[i7] stray "to say X" detector for I7

Maybe this has been done before? If so, apologies.

But this simple perl script picked off “dead end” say-text for me. In other words, stuff that I thought was in the game somewhere, but the player could not see it! This is a first-draft PERL script, but it helped me enough I thought I’d post it. Suggestions for improvement are welcome.

[code]open(A, “story.ni”);

while ($a=)
if ($a =~ /^to say/)
$b = $a; chomp($b); $b =~ s/^to say //g; $b =~ s/ of.//g; $b =~ s/:.//g;
$init{$b} = 1;


open(A, “story.ni”);

while ($a = )
if ($a !~ /[/) { next; }
$a =~ s/^[^[]//g;
@x = split (/[/, $a);
for (@x)
$_ =~ s/].
$_ =~ s/ of.*//g;
$said{$_} = 1;


foreach $q (sort keys %init)
if (!$said{$q}) { print “$q is not accessed.\n”; }

foreach $q (sort keys %said)
#print “$q is bracketed.\n”;

I’d be curious about other code-parsing utilities. Are they out there? Is my google-fu weak? Does anyone have suggestions for other tools?

I know I need all of these I can get, and having them leaves me less worried I forgot something silly.

Could you explain exactly what this Perl script is searching for?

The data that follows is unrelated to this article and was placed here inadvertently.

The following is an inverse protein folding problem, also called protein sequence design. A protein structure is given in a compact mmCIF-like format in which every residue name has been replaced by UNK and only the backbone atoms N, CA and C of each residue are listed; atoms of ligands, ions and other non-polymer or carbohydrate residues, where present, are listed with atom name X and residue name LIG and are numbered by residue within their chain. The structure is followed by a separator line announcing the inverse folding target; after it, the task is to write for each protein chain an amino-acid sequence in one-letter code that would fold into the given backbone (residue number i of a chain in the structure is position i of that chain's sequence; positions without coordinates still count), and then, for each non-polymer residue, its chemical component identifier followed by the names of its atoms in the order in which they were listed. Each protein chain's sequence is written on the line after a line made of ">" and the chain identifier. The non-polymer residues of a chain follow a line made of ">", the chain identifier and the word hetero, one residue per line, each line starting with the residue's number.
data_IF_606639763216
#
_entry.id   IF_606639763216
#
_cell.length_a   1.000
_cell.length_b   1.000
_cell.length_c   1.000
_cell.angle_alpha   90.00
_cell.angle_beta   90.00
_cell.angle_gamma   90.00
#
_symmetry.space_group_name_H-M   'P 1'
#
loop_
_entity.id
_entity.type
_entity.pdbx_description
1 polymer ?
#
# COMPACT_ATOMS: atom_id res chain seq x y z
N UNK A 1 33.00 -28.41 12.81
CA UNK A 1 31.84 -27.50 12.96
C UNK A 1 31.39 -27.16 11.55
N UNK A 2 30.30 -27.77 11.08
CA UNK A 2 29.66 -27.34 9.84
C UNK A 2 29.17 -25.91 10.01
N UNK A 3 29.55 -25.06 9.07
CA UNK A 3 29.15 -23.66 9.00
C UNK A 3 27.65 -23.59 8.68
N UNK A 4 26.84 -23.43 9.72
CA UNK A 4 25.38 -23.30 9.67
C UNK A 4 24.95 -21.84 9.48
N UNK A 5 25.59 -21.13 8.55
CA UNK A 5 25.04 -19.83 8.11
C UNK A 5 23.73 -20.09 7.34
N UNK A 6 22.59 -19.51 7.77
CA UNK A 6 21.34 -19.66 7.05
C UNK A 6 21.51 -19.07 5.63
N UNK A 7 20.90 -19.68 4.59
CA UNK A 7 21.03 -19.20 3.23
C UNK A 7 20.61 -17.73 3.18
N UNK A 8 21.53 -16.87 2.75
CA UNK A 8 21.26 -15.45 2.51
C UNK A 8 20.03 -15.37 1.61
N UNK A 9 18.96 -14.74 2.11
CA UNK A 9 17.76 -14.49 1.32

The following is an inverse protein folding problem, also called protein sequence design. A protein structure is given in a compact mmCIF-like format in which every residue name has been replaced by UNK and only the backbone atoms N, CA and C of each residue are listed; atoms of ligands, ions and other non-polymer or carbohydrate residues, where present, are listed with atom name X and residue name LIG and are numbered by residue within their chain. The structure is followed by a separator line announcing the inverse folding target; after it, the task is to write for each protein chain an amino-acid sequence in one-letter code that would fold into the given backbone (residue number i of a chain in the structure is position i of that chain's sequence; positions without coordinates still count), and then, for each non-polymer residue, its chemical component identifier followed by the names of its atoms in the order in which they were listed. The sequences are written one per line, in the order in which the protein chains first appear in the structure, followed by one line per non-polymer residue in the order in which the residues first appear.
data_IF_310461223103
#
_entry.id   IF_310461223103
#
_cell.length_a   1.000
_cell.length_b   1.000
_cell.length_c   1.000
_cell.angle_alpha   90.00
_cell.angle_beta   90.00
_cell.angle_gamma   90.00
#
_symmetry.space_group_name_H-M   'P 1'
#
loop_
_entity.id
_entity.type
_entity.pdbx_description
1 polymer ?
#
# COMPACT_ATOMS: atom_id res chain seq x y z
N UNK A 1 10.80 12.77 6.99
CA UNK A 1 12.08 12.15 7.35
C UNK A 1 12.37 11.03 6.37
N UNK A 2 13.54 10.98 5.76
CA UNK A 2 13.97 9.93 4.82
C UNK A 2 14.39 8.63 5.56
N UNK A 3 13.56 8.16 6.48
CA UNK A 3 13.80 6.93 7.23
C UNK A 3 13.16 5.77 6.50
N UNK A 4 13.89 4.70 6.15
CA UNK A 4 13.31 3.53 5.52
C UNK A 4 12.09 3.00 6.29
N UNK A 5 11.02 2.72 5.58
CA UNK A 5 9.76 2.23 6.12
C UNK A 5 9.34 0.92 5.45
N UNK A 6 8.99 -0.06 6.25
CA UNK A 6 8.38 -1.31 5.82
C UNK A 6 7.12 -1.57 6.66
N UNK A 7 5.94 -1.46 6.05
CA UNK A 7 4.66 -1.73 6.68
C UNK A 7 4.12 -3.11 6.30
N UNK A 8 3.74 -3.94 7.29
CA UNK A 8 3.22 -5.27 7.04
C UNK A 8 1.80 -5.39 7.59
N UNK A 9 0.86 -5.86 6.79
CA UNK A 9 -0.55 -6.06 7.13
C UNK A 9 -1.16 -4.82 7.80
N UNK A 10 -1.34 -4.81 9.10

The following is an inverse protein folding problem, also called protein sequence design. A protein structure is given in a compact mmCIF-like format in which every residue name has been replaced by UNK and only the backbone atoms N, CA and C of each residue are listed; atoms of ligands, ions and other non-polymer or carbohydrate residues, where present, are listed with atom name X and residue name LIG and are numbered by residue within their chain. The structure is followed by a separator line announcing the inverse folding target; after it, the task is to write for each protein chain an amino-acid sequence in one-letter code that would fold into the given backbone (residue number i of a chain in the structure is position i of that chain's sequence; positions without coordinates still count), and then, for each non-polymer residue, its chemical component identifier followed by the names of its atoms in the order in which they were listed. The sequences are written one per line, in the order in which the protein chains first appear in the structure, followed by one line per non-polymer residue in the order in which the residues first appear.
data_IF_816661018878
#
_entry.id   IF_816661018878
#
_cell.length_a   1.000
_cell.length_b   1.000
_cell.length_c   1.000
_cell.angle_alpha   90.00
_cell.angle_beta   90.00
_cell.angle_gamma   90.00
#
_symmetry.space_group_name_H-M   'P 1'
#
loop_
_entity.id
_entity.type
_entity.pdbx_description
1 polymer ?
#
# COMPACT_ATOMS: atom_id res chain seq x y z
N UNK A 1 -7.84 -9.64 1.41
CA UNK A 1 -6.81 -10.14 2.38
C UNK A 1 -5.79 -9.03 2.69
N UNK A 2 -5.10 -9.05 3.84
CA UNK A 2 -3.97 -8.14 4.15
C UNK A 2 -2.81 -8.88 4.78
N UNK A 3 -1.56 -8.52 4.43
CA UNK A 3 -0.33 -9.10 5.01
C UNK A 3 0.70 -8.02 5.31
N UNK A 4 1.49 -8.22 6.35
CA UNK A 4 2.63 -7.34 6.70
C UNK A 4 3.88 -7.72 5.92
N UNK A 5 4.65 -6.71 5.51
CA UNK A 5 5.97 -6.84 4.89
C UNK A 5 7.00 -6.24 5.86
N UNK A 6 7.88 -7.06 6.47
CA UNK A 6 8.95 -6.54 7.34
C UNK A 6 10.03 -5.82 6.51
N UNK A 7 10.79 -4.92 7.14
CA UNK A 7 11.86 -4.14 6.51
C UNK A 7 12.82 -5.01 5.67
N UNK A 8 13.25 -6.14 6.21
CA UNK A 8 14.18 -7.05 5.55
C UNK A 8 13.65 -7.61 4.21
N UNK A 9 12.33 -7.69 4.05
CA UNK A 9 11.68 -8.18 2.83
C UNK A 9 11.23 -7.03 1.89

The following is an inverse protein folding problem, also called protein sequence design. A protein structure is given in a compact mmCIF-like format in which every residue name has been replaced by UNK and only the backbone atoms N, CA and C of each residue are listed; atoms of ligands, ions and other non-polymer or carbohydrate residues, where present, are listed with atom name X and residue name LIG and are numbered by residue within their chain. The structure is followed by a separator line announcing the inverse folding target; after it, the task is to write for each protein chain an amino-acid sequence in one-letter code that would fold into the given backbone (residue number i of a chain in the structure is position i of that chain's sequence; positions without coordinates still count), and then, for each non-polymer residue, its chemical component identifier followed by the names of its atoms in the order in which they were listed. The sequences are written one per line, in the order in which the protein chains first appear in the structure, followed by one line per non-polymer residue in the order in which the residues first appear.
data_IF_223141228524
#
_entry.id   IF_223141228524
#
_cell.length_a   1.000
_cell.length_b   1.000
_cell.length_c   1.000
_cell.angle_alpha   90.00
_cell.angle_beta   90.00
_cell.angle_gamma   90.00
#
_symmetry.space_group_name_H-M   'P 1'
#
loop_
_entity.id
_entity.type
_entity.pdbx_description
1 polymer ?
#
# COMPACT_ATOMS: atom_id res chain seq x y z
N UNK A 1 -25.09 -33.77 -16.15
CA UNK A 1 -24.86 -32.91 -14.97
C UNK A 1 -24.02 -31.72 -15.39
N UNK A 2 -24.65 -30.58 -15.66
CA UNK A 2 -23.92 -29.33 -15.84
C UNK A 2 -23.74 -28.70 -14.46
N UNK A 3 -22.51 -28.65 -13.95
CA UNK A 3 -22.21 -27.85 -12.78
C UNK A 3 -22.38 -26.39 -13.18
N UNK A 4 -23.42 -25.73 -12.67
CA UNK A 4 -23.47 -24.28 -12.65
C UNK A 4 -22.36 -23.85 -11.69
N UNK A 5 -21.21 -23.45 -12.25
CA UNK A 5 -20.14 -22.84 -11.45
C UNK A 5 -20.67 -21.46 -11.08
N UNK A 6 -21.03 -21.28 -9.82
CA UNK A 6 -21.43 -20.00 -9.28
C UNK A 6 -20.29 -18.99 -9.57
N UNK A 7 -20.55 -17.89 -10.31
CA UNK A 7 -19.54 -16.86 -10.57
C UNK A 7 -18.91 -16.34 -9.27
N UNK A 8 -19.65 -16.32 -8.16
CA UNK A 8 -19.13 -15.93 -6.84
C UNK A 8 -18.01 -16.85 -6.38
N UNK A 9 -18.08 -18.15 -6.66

No problem. Sorry, just whipped it up and forgot to document sufficiently–basically, it takes one pass through the file and records all instances of either

To say ($x):


To say ($x) of (some variables):

Then, it does a second pass through and looks for, in the code,

If it doesn’t find [$x for any value of x, it notes that value of $x. If it does, it ignores things.

The “init” hash tracks everything of the form “to say ($x)” and sets the hash value to 1. That’s not the greatest name, but init = initially found.

The “said” hash tracks everything of the form “[($x)” and sets the hash value to 1 if it is.

If init($x) = 1 and said($x) = 0, then we have a “to say X” but not a [X] or [X of] in the code.

I hope this is a decent explanation, but let me know if it should be clearer. The code could use sprucing up in a lot of ways, I would bet.